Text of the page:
Deadpool: Van Wilder in Spandex

As I tend to do on occasion, please allow me to share my thoughts on Deadpool after going to see it as a Valentine's Day event with my wife.

In a nutshell, I enjoyed Deadpool and it kept my attention throughout the film. It's a roaring success if you're looking for a popcorn movie that meets all the storyline stereotypes you've come to expect from these comic book franchise films.

Disclaimer: I Don't Do Comic Books

I'm treading on dangerous ground even discussing the film here because I'm not a comic book guy. In fact, a lot of the X-Men and other Marvel movies that have been released in past years, I haven't even seen. I used to watch the X-Men cartoons as a lad but the live action films never drew much of my interest. Always seemed very far-fetched to me. 

I know a lot of you online have a pool of depth into the Deadpool character that's far deeper than mine, so please proceed knowing this critique comes from not a Comic-Con attendee but as a guy who likes movies.


The Setup [No Spoilers]

Ryan Reynolds (whom I understand to be quite attractive, thanks to my wife) plays the role of Wade Wilson. Wilson has a checkered background at best as a dishonorably discharged special forces veteran credited with 41 kills in the service. The circumstances of his discharge aren't clear in the film but you learn Wilson as a character who fights for the little essentially acting as a less than lethal hitman for hire. In other words, he intimidates people who need intimidating for cash.

Deadpool and Cab Driver Karan Soni from the filmIt didn't take more than a few minutes of the film for me to immediately draw comparisons between Wade Wilson and another snide, quick-witted character Ryan Reynolds played, Van Wilder. In fact, I think it would be quite reasonable to just say this movie is Van Wilder wearing Spandex. 

Heck, Deadpool even has a pseudo-prodigy in the film that drives a cab and also happens to be an Indian with women-trouble... just like Van Wilder. (I had to look, the Indian actor is not the same from Van Wilder. The intern in that film was played by Kal Penn. In Deadpool, the cabbie is Karan Soni).

Wade Wilson falls in love and appears to have his life on the "right track" but is diagnosed with late stage terminal cancer. The first act breaks with Wilson making the decision to explore a treatment program he knows little about. This treatment program would introduce him to Francis/Ajax, the villain in the film played by Ed Skrein.

Ryan Reynolds and love interest

What Works

I like Ryan Reynolds in these crass, smart-ass type roles. Of course, I'm a young-to-middle aged guy so many of his previous roles aren't exactly targeted for me. The Change-Up, Definitely, Maybe, and Just Friends were typical Hollywood Rom-Coms that my wife will watch endlessly on basic cable for years to come. I won't be joining her.

The humor and storyline fit well. Unlike many of these superhero movies that tend to overplay the internal struggle of the main character, Wade Wilson never takes himself too seriously which helps keep the audience engaged without making the Wilson character break from what you'd expect from a young male --- he puts up walls and keeps them up. 

What I Question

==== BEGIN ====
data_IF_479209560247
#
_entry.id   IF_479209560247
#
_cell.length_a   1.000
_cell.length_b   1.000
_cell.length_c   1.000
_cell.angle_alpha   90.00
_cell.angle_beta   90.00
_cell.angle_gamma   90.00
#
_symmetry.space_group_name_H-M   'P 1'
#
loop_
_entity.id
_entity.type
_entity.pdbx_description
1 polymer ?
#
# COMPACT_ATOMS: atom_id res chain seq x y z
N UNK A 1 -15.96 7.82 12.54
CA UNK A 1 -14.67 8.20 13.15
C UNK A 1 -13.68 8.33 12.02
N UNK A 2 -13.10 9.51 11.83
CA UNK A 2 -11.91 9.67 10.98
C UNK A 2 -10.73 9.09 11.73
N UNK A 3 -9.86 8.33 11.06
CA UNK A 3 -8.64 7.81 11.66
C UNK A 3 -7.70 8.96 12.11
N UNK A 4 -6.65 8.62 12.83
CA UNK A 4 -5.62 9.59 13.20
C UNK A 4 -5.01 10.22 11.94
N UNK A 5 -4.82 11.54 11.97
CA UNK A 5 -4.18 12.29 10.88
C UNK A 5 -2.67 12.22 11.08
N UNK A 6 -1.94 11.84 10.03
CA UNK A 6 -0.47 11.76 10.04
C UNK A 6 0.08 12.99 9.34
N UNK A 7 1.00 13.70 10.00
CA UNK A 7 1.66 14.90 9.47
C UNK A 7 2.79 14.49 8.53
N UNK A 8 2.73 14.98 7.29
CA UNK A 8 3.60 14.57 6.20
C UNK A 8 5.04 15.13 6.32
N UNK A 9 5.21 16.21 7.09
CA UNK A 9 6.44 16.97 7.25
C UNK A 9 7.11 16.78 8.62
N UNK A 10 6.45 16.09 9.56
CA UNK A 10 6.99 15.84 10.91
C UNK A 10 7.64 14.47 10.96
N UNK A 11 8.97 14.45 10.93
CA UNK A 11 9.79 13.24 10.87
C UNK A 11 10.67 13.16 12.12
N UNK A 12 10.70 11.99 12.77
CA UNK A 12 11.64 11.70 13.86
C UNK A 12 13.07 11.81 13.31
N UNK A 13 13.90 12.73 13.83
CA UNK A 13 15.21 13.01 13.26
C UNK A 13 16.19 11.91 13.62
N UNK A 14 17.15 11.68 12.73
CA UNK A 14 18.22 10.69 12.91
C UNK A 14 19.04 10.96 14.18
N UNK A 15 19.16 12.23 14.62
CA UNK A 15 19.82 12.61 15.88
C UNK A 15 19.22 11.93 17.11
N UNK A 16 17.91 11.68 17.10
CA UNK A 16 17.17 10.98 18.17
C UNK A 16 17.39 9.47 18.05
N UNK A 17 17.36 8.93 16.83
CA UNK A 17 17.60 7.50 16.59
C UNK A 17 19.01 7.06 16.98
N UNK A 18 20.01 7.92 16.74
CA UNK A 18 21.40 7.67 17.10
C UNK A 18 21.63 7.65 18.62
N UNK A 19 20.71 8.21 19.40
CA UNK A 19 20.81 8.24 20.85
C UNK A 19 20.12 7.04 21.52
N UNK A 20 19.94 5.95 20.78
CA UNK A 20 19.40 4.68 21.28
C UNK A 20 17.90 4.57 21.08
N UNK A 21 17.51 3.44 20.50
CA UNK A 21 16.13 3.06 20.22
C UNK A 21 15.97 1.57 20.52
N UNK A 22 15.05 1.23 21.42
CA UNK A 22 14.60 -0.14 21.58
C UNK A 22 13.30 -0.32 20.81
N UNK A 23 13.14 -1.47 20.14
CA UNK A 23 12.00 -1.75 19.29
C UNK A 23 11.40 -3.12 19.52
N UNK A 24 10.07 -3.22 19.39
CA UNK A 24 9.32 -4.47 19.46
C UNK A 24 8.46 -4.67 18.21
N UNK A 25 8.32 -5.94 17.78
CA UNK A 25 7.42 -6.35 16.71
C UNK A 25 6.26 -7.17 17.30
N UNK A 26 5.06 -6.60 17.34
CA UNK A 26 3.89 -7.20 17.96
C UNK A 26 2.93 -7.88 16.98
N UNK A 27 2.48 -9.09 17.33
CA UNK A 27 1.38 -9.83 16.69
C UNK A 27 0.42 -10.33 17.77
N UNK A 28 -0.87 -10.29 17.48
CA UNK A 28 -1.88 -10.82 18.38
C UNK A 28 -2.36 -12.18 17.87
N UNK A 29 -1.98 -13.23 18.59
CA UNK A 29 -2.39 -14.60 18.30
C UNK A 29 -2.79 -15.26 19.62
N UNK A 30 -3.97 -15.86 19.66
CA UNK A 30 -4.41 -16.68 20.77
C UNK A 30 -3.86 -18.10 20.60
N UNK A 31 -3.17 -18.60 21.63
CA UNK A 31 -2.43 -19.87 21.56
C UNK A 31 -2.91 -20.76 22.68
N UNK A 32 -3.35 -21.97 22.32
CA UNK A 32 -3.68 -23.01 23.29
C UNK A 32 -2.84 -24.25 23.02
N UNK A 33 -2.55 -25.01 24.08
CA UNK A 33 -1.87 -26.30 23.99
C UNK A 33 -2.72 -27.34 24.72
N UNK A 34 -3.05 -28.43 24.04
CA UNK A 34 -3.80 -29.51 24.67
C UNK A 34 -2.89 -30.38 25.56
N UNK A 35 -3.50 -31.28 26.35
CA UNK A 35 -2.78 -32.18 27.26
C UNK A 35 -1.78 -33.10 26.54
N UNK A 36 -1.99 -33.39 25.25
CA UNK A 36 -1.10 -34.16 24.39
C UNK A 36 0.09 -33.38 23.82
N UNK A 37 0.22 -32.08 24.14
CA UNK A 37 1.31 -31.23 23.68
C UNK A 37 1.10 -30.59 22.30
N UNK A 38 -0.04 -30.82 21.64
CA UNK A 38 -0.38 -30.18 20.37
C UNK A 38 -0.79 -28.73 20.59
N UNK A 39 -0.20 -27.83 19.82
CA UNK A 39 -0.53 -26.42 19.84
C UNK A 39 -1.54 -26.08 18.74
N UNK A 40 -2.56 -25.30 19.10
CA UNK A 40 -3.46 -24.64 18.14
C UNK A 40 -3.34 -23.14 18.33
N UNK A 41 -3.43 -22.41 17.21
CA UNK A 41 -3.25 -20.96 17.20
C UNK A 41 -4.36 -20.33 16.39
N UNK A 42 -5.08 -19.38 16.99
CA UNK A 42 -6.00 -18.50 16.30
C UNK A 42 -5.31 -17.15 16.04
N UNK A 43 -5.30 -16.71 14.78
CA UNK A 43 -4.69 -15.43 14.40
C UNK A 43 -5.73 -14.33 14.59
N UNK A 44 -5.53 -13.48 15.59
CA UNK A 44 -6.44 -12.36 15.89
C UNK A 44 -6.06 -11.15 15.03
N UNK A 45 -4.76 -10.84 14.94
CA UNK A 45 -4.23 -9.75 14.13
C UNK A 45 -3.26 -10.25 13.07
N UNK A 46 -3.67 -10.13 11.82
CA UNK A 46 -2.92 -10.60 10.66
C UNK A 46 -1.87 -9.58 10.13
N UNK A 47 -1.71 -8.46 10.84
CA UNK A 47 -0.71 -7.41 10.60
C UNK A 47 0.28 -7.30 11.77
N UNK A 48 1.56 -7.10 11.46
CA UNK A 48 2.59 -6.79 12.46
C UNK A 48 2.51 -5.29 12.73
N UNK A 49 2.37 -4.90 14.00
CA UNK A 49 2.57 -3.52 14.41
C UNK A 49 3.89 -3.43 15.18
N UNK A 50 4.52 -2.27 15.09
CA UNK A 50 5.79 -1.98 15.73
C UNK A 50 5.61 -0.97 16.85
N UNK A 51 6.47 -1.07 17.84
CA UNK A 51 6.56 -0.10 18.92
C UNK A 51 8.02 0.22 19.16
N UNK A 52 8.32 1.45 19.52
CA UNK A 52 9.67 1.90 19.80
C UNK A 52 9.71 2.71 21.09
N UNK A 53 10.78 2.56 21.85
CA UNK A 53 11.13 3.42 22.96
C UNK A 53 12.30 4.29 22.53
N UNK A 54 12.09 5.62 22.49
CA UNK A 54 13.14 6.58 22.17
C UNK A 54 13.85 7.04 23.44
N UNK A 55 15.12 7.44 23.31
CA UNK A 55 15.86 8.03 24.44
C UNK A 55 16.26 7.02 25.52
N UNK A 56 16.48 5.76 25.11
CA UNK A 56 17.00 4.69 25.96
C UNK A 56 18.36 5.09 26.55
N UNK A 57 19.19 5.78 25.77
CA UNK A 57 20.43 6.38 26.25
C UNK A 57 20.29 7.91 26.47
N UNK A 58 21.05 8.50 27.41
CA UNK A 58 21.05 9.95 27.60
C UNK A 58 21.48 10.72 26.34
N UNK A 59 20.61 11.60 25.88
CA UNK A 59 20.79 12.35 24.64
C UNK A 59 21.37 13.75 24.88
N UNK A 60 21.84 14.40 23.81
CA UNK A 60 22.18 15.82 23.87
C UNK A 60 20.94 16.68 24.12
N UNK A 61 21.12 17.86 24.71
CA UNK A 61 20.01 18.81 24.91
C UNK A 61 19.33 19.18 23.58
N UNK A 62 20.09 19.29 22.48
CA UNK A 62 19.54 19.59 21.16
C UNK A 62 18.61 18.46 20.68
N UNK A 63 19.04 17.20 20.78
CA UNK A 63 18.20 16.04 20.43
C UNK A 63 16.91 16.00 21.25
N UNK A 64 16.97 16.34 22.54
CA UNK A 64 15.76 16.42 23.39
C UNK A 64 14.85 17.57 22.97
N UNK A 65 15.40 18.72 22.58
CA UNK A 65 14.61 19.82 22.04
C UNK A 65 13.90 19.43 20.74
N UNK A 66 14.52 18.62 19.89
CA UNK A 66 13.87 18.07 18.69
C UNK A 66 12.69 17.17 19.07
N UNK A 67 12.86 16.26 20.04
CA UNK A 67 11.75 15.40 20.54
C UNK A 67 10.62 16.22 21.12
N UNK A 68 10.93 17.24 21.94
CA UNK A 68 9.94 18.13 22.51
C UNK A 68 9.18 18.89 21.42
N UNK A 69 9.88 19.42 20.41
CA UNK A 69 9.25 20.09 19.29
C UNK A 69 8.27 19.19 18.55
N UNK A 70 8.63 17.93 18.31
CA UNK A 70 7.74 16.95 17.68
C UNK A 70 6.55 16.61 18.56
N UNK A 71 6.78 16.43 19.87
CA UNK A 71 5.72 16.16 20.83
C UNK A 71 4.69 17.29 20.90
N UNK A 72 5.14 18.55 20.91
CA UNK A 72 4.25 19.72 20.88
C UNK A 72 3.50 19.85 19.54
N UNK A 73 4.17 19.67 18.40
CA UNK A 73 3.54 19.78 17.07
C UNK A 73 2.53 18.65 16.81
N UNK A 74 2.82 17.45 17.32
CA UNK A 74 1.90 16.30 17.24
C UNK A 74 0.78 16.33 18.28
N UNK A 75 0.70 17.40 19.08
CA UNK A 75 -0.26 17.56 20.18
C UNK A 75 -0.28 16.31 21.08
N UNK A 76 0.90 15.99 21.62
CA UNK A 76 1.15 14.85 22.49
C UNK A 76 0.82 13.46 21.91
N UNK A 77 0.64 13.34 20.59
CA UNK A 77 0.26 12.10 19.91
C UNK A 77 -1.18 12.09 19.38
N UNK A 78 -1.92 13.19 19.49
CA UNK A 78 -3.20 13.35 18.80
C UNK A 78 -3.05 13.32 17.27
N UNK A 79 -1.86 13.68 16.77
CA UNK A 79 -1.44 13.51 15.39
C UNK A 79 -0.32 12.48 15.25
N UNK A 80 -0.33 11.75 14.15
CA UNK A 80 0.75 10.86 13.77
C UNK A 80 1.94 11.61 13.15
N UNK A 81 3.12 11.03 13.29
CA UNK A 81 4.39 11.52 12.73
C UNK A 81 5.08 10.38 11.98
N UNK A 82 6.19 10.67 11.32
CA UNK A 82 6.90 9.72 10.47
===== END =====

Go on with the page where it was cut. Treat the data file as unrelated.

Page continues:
Deadpool and X-men's Collossus

1.) I had no idea Deadpool was related to the X-Men franchise in some way. I guess this sets up the character for a myriad of appearances across the franchises and will mean billions of dollars for Marvel but the interconnectedness of all these characters is getting a bit ridiculous. (Queue the Batman vs. Superman film due out later this year...)

The bits about how Deadpool got his "powers" is a bit foreign to me. As I stated above, I have a casual knowledge of the X-Men series and the idea of mutants with super powers. 

[Proceed with caution - about to explain how the mutation happens - not exactly a spoiler but don't want to ruin for you].

Wade Wilson rolling on a gurney to the operating area where his mutation occurs


2.) In the film, Wade Wilson gets his Deadpool regenerative powers by being exposed to extreme trauma and torture. According to the film, the trauma will cause his dormant mutant genes to "kick on" and no longer be dormant. Is this a break from the way the X-Men traditionally got their powers? It was my understanding that the X-Men were simply "born that way". 

Plus, Deadpool's powers aren't all that impressive. He is basically Wolverine without cool claws. Is that really worth an entire new character? (I guess this complaint is on Marvel more than the film). 

3.) I struggled to understand the timeline in this film after Wilson becomes Deadpool. There is a period of time before Wilson's character is reunited with the love of his life. In the film, it seems like it was just a few weeks or possibly a couple months but she makes mention at one point that it had been "years". 

If, it was to be years, that leaves me with a ton of questions about the life of Wade Wilson. One of the funnier points in these super hero movies is the real life alter-ego and how they adapt to live in our society. Clark Kent was a newspaper reporter. Bruce Wayne was a multi-million/billionaire. What does Wade Wilson do for money since he is essentially an outcast once the mutation occurs?

Summary

Deadpool movie poster that says "Sit On This"

I enjoyed the film and think it's definitely worth seeing. Based on the hype and early reviews on Twitter, I certainly wasn't alone. It is what it is - don't overthink it and don't be easily offended. Prepare for a lot of frat-house jokes and double entendres. 




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